Dennis B. Bean (Buck) Jr.
July 25, 1930 – December 27, 2020
When I turned 21, I cozied up to the bar at the Swallows Inn and let a cowboy order my first drink. The cowboy didn’t even need to order. He nodded, and the bartender tilted his hat and got out two glasses. He filled them with PatrÃ³n and added a splash of water so slight, it had to be a joke. The cowboy nodded to me before downing his glass in a single sip, finishing with a satisfied and exaggerated, “Ahhhhhh.” The twinkle in his eye burned brighter. It was my turn. I took one sip. I thought I would die. While I was suppressing a righteous gagging fit, I scanned the room. The walls were filled with photos, old-timey portraits of cowboys and rodeos. Featured prominently was my cowboy, my grandpa. Until then, he’d always been my devoted gramps in the front row of every school play and graduation, his cowboy hat politely balanced on his knee. He was the gramps spinning yarns in tailored candy cane pants at Christmas. This was my first glimpse of him as a legend.
This is a cowboy’s last song, written by a granddaughter.
It was my first glimpse of the legend, but it wasn’t Orange County’s. Even before my grandpa donned a cowboy hat and his own custom designed boots, he turned heads. He excelled in sports and student government at Newport Harbor High, where he was in the class of 1948. After graduating, he started as a box boy and did deliveries for Richard’s Market, but his unique flair and artistry found flight as he began to do the store window displays, nabbing national awards for creativity and effectiveness. This led to his own design company, Industrial Exhibit, and the attention of a client, the Mission Viejo Company, who hired the marketing maverick in 1967. It was his work half a century ago that advertised the fledgling city of Mission Viejo, “America’s Most Successful New Town.” His work shone on billboards and bumper stickers all over Southern California. You can still see his artistry at the La Paz Homes Information Center and in the Portola Room at the El Adobe in San Juan Capistrano.
While he left his brand all over Orange County, it is his name that brings the most respect and recognition. While at the Mission Viejo Company, he got to live his lifelong dream of becoming a cowboy. He and his beloved horse Streaky dominated races, team ropings, and other rodeo events at Rancho Mission Viejo and other rodeos. He was a fixture at the National Finals Rodeo for decades. He was a member of El Viaje De Portola for 52 years and Rancheros Visitadores for 45 years and proudly rode their trails with his son for over 4 decades. He served on the board of the PRCA (Professional Rodeo Cowboys Association) for 10 years. In addition, he was a founding member of the Orange Country Sports Celebrity Foundation, and he served on the board of the Sheriff’s Advisory Council of Orange County and was a past president. He embroidered his name and signature brand on many of his cowboy shirts, belt buckles, and boots that were often the envy of all in his circles. His style, however, was one no one could steal because all of the most enviable pieces were ones he designed himself, along with his saddles. He was easy to spot in a crowd – all you had to do was look for the fanciest hat atop the head of the only man in history who could boast a handlebar mustache with enough finesse and pomp to make him look like a movie star.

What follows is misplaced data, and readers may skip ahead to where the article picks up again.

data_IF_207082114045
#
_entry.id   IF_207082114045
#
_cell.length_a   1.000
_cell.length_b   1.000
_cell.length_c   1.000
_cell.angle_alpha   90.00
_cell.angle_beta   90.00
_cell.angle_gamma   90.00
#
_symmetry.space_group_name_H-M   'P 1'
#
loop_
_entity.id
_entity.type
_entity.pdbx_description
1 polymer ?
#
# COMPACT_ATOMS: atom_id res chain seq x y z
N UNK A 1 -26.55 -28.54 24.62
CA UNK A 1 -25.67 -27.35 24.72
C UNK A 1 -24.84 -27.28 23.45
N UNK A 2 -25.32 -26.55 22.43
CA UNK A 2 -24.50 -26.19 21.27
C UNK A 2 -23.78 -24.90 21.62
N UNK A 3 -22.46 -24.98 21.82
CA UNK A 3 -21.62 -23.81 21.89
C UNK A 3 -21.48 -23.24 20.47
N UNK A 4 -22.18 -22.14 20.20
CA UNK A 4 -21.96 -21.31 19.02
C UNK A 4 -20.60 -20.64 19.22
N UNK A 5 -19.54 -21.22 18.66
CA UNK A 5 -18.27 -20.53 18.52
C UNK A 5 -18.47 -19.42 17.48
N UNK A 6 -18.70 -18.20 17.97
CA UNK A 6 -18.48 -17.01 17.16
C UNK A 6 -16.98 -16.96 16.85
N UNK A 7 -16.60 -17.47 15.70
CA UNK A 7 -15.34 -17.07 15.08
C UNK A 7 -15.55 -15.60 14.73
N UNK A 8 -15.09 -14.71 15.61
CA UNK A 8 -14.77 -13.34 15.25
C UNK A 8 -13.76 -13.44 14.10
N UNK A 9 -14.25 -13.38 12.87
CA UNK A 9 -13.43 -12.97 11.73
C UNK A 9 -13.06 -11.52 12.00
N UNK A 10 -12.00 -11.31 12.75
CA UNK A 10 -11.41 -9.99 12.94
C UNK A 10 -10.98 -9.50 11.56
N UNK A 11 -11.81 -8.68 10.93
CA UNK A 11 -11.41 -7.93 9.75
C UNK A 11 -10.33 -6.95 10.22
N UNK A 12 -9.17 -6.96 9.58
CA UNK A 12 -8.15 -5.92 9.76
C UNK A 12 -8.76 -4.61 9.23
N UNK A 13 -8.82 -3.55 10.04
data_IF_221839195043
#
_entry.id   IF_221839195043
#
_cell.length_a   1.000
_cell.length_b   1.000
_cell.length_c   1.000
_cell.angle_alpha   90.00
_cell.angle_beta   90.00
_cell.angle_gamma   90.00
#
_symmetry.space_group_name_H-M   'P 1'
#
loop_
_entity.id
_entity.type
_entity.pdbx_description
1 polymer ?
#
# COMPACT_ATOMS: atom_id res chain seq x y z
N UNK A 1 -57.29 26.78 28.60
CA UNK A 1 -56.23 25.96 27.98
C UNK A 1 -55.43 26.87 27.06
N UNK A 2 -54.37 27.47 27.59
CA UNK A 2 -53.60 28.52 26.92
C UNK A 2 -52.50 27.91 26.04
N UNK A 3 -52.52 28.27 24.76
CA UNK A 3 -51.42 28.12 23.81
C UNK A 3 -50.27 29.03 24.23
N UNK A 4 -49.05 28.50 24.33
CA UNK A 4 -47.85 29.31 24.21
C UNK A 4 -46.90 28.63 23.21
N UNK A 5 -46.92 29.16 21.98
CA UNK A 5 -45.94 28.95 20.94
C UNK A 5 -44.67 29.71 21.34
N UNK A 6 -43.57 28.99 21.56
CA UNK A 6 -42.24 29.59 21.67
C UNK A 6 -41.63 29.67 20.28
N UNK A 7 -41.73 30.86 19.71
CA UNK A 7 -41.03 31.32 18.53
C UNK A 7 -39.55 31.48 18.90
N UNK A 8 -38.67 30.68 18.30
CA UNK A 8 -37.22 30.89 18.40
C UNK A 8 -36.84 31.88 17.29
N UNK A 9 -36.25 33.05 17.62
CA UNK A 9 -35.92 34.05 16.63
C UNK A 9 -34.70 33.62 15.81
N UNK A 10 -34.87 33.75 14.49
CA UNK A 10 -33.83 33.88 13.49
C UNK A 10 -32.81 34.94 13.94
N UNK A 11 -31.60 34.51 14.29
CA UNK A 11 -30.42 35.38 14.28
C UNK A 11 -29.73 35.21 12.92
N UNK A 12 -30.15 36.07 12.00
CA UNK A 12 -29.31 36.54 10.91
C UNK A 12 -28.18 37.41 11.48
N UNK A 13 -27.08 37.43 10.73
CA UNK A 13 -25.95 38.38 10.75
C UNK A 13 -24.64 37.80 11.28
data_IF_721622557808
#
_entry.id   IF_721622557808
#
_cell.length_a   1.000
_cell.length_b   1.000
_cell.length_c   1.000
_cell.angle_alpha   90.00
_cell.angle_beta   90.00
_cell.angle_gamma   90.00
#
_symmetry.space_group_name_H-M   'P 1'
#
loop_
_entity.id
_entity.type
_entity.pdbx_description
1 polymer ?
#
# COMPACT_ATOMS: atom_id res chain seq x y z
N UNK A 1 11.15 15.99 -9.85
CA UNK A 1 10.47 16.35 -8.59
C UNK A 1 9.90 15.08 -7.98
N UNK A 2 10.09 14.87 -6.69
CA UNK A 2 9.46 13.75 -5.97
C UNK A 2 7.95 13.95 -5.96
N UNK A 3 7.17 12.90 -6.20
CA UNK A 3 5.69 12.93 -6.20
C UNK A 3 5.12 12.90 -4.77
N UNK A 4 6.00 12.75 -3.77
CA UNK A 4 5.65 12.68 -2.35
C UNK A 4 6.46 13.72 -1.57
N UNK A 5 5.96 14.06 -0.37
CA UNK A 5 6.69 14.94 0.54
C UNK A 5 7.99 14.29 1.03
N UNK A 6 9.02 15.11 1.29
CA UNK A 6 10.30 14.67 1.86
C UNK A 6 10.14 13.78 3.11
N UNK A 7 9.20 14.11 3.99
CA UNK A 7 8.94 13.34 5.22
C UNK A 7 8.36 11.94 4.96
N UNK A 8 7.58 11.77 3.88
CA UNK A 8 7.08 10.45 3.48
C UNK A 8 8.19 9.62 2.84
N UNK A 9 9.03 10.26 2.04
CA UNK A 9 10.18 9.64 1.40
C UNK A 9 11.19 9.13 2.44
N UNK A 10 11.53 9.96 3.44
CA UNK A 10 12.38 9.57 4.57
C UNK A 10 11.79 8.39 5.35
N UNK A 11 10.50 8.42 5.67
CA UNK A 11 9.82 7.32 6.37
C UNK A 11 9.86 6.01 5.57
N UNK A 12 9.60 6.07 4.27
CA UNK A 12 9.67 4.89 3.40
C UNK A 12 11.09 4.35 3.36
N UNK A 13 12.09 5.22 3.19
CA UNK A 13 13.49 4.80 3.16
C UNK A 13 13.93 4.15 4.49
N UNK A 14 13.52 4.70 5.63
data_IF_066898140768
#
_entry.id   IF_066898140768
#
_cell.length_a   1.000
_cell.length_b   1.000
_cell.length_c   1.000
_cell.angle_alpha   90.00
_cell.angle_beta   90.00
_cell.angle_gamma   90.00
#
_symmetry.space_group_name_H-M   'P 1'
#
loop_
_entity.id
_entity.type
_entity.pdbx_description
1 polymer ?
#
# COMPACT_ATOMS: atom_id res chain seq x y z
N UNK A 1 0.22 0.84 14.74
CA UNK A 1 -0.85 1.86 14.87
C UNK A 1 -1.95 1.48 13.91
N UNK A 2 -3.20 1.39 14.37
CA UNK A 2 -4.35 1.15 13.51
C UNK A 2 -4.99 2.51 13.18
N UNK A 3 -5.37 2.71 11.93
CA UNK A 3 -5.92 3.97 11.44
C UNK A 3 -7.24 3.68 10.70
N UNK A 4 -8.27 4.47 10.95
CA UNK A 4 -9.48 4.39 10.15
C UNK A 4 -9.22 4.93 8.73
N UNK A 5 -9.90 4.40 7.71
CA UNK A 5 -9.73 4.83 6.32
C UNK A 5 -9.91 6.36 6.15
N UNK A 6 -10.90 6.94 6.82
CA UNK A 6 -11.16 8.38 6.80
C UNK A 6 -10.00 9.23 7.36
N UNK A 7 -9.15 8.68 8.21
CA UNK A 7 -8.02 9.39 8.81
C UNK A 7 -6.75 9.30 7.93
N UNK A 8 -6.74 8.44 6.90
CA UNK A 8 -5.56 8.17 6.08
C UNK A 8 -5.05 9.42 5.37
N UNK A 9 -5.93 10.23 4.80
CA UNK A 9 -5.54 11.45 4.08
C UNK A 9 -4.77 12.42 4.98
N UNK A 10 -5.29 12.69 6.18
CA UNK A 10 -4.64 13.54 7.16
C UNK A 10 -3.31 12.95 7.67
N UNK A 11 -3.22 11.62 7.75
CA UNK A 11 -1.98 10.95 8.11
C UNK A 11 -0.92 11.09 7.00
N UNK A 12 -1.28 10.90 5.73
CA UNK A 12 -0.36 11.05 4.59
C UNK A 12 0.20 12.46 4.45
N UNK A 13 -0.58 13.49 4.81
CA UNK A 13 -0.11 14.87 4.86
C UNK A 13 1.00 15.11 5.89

While his name and signature style will bring recognition for years to come, I will always remember the twinkle in his eye. He was known to be a deft storyteller and a cowboy crooner so gifted he even cut his own CD, but as much as words were a talent and gift, so was his ability to listen. A “PatrÃ³n, water, tall” in hand at every event, it was really people he drank in, and you could always tell his delight in his eyes that sparkled with equal parts mischief and wisdom. Many boast he could draw anything and build anything from scratch, but it wasn’t just talent and handiness – he saw the world differently than most. He saw how ideas and people came together. He saw beauty, grit, and truth. He rode for the brand, he sang from the heart, and he embodied the cowboy way for his entire life, always proving a family man, a loyal friend, and a steward of nature and his community. His eyes twinkled because he got it. He understood that life is nothing without the love of your family, your friends, and your horse. He understood that life is too short to not love so hard you become the stuff of legends and songs. He understood that every trail deserves a little flair, and that whatever path you burn, you might as well make it pretty.
This cowboy leaves behind a whole lot of pretty. His style and artistry still shines in fixtures across Orange County. His voice still carries across the trails and at the “Good Times Bar.” He will forever be the last man at the fire, the memory cowboys toast for years to come. His parents called him Dennis B. Bean. Countless friends called him Buck, The Bucker, El Frijol, and the Ol’ Buckeroo. Two children call him Dad, five grandchildren call him Grandpa Bean, and eight children call him Great-Grandpa. He leaves us behind as his greatest works of art. We learned the cowboy way from the best. Love and laugh hard. Be loyal and honest and true. Listen. And everywhere you go, make it your duty to leave behind something worth looking at.
This is a cowboy’s last song, the end of a 90-year waltz. Happy trails, Gramps. Rest in peace.